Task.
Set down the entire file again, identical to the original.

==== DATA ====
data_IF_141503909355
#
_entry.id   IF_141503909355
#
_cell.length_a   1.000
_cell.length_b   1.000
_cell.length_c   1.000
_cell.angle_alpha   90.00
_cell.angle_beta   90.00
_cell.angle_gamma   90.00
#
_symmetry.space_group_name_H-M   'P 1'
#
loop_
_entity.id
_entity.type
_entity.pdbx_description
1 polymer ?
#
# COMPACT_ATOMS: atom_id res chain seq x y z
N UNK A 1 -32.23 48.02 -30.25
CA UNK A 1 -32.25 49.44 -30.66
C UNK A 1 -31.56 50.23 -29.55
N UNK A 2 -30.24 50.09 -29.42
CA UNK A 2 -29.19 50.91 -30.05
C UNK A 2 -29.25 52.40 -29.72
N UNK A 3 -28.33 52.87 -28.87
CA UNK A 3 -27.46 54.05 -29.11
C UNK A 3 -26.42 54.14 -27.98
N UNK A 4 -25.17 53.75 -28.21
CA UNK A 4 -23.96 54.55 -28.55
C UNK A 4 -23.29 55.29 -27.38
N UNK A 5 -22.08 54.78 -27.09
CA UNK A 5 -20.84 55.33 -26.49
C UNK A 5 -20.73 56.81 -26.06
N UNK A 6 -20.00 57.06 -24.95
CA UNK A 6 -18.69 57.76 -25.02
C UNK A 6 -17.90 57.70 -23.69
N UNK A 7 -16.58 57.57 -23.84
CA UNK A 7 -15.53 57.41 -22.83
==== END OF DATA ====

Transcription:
data_IF_141503909355
#
_entry.id   IF_141503909355
#
_cell.length_a   1.000
_cell.length_b   1.000
_cell.length_c   1.000
_cell.angle_alpha   90.00
_cell.angle_beta   90.00
_cell.angle_gamma   90.00
#
_symmetry.space_group_name_H-M   'P 1'
#
loop_
_entity.id
_entity.type
_entity.pdbx_description
1 polymer ?
#
# COMPACT_ATOMS: atom_id res chain seq x y z
N UNK A 1 -32.23 48.02 -30.25
CA UNK A 1 -32.25 49.44 -30.66
C UNK A 1 -31.56 50.23 -29.55
N UNK A 2 -30.24 50.09 -29.42
CA UNK A 2 -29.19 50.91 -30.05
C UNK A 2 -29.25 52.40 -29.72
N UNK A 3 -28.33 52.87 -28.87
CA UNK A 3 -27.46 54.05 -29.11
C UNK A 3 -26.42 54.14 -27.98
N UNK A 4 -25.17 53.75 -28.21
CA UNK A 4 -23.96 54.55 -28.55
C UNK A 4 -23.29 55.29 -27.38
N UNK A 5 -22.08 54.78 -27.09
CA UNK A 5 -20.84 55.33 -26.49
C UNK A 5 -20.73 56.81 -26.06
N UNK A 6 -20.00 57.06 -24.95
CA UNK A 6 -18.69 57.76 -25.02
C UNK A 6 -17.90 57.70 -23.69
N UNK A 7 -16.58 57.57 -23.84
CA UNK A 7 -15.53 57.41 -22.83